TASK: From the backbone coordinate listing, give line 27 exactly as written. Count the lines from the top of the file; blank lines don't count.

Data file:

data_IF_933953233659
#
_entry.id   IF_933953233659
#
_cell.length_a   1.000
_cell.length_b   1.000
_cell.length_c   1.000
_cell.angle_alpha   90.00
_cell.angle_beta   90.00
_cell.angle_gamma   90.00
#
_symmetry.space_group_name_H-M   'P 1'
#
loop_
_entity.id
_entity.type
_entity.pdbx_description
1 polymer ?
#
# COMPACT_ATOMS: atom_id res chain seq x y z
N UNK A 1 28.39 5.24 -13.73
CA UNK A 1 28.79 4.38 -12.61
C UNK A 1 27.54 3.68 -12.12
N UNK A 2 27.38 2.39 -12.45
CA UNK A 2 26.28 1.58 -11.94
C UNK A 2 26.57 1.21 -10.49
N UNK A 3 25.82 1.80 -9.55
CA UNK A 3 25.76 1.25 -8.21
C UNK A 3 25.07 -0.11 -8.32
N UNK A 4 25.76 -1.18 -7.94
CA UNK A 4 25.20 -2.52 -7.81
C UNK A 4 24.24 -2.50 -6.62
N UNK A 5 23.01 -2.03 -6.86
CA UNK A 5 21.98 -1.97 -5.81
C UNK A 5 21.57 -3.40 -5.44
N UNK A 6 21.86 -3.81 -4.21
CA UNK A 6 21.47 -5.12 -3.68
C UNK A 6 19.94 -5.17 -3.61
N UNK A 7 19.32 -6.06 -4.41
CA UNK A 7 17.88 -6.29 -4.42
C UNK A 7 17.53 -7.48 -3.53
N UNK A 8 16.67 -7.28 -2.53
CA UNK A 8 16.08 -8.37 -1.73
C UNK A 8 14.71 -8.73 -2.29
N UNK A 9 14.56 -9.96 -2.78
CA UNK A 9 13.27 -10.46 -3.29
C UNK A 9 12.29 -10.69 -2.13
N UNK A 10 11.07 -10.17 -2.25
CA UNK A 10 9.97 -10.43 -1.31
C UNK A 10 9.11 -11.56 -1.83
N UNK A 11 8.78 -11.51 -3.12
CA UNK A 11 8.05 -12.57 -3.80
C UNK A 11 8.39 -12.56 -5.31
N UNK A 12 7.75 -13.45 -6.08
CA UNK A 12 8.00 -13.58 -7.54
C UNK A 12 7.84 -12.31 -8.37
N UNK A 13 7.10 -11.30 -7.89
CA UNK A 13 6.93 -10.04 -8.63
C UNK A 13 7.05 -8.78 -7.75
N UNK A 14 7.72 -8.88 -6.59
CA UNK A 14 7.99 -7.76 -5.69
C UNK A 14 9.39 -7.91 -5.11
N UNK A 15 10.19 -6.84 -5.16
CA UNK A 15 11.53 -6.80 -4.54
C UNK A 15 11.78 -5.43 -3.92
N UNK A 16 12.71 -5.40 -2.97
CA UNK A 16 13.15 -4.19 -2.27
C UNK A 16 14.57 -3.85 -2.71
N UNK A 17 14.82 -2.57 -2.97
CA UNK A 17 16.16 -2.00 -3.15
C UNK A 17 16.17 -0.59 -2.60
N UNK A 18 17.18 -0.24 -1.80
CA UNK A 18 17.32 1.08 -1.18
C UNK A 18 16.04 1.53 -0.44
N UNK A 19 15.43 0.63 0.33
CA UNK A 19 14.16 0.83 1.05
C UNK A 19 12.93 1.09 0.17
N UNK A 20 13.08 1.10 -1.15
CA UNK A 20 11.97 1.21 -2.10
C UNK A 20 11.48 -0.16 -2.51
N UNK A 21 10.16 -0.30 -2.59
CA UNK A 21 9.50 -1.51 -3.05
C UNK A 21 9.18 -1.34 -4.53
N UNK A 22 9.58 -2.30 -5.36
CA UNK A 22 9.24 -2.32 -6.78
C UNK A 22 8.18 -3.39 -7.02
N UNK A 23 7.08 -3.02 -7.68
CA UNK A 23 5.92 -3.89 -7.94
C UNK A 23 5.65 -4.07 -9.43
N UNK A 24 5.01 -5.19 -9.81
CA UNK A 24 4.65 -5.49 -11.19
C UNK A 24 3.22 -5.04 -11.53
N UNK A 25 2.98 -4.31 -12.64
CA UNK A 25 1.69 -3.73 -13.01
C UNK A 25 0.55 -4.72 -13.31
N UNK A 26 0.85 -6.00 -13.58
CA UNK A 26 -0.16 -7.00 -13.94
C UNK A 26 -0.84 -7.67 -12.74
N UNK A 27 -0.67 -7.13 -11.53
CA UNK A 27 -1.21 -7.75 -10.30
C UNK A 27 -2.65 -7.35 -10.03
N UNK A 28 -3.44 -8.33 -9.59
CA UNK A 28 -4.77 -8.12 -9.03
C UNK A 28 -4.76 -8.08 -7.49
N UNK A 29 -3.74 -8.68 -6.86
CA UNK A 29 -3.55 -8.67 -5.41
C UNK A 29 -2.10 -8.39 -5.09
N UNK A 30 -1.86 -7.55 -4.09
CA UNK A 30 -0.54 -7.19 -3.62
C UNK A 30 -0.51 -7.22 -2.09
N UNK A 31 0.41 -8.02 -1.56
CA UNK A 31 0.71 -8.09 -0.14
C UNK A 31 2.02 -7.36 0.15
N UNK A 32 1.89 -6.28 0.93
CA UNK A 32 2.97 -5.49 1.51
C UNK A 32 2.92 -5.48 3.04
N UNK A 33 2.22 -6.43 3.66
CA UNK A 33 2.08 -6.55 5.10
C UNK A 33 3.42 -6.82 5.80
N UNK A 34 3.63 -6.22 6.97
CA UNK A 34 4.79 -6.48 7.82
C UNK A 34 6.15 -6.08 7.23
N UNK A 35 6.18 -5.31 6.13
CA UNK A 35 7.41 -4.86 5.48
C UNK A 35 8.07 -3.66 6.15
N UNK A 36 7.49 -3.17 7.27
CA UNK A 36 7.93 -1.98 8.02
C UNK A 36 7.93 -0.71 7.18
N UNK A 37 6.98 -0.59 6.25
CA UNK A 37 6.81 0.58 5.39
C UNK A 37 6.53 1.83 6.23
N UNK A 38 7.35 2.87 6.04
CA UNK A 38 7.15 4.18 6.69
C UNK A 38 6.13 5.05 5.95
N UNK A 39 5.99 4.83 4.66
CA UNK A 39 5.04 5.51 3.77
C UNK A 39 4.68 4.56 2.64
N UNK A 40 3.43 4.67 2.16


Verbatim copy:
N UNK A 3 25.82 1.80 -9.55